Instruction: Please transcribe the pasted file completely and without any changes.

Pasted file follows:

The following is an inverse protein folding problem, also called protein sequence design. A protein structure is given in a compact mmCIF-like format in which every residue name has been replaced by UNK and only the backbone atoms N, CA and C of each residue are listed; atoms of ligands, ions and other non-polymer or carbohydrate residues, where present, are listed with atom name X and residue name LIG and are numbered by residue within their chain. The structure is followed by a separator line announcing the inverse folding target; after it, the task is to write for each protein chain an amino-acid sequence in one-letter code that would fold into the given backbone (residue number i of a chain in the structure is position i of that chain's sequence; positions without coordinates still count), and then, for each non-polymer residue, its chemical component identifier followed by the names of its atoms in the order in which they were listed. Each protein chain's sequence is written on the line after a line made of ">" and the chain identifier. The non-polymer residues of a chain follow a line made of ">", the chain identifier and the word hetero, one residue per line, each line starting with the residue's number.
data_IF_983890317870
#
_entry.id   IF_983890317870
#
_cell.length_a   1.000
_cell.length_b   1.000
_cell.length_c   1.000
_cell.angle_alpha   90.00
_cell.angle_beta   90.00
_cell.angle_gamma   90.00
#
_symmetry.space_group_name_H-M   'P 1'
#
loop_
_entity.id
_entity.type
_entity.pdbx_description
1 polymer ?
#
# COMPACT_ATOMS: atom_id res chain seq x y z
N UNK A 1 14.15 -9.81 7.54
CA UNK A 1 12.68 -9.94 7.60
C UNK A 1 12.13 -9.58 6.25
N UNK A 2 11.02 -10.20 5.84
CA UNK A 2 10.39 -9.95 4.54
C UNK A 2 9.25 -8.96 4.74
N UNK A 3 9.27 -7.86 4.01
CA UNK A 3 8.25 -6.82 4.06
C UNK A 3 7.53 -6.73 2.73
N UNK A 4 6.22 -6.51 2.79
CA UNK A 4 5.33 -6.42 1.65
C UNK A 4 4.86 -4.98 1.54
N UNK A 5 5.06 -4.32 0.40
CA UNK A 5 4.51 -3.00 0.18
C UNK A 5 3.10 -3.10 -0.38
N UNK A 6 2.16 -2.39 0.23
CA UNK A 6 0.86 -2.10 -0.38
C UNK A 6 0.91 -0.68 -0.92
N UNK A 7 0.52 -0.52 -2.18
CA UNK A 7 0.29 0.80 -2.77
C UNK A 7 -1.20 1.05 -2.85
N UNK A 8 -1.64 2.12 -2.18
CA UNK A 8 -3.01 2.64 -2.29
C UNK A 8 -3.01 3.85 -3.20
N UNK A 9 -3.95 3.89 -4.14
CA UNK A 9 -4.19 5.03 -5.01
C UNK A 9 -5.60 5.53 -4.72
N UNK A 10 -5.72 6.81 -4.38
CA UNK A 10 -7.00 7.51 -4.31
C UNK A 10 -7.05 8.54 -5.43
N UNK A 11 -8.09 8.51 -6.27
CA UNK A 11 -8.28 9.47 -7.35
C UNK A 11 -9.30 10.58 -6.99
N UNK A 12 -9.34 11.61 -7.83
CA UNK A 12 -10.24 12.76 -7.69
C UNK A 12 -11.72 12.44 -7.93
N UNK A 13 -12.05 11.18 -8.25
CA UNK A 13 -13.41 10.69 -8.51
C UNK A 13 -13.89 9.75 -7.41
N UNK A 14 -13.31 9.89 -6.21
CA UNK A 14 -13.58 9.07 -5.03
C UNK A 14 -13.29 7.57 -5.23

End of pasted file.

The following is an inverse protein folding problem, also called protein sequence design. A protein structure is given in a compact mmCIF-like format in which every residue name has been replaced by UNK and only the backbone atoms N, CA and C of each residue are listed; atoms of ligands, ions and other non-polymer or carbohydrate residues, where present, are listed with atom name X and residue name LIG and are numbered by residue within their chain. The structure is followed by a separator line announcing the inverse folding target; after it, the task is to write for each protein chain an amino-acid sequence in one-letter code that would fold into the given backbone (residue number i of a chain in the structure is position i of that chain's sequence; positions without coordinates still count), and then, for each non-polymer residue, its chemical component identifier followed by the names of its atoms in the order in which they were listed. Each protein chain's sequence is written on the line after a line made of ">" and the chain identifier. The non-polymer residues of a chain follow a line made of ">", the chain identifier and the word hetero, one residue per line, each line starting with the residue's number.
data_IF_983890317870
#
_entry.id   IF_983890317870
#
_cell.length_a   1.000
_cell.length_b   1.000
_cell.length_c   1.000
_cell.angle_alpha   90.00
_cell.angle_beta   90.00
_cell.angle_gamma   90.00
#
_symmetry.space_group_name_H-M   'P 1'
#
loop_
_entity.id
_entity.type
_entity.pdbx_description
1 polymer ?
#
# COMPACT_ATOMS: atom_id res chain seq x y z
N UNK A 1 14.15 -9.81 7.54
CA UNK A 1 12.68 -9.94 7.60
C UNK A 1 12.13 -9.58 6.25
N UNK A 2 11.02 -10.20 5.84
CA UNK A 2 10.39 -9.95 4.54
C UNK A 2 9.25 -8.96 4.74
N UNK A 3 9.27 -7.86 4.01
CA UNK A 3 8.25 -6.82 4.06
C UNK A 3 7.53 -6.73 2.73
N UNK A 4 6.22 -6.51 2.79
CA UNK A 4 5.33 -6.42 1.65
C UNK A 4 4.86 -4.98 1.54
N UNK A 5 5.06 -4.32 0.40
CA UNK A 5 4.51 -3.00 0.18
C UNK A 5 3.10 -3.10 -0.38
N UNK A 6 2.16 -2.39 0.23
CA UNK A 6 0.86 -2.10 -0.38
C UNK A 6 0.91 -0.68 -0.92
N UNK A 7 0.52 -0.52 -2.18
CA UNK A 7 0.29 0.80 -2.77
C UNK A 7 -1.20 1.05 -2.85
N UNK A 8 -1.64 2.12 -2.18
CA UNK A 8 -3.01 2.64 -2.29
C UNK A 8 -3.01 3.85 -3.20
N UNK A 9 -3.95 3.89 -4.14
CA UNK A 9 -4.19 5.03 -5.01
C UNK A 9 -5.60 5.53 -4.72
N UNK A 10 -5.72 6.81 -4.38
CA UNK A 10 -7.00 7.51 -4.31
C UNK A 10 -7.05 8.54 -5.43
N UNK A 11 -8.09 8.51 -6.27
CA UNK A 11 -8.28 9.47 -7.35
C UNK A 11 -9.30 10.58 -6.99
N UNK A 12 -9.34 11.61 -7.83
CA UNK A 12 -10.24 12.76 -7.69
C UNK A 12 -11.72 12.44 -7.93
N UNK A 13 -12.05 11.18 -8.25
CA UNK A 13 -13.41 10.69 -8.51
C UNK A 13 -13.89 9.75 -7.41
N UNK A 14 -13.31 9.89 -6.21
CA UNK A 14 -13.58 9.07 -5.03
C UNK A 14 -13.29 7.57 -5.23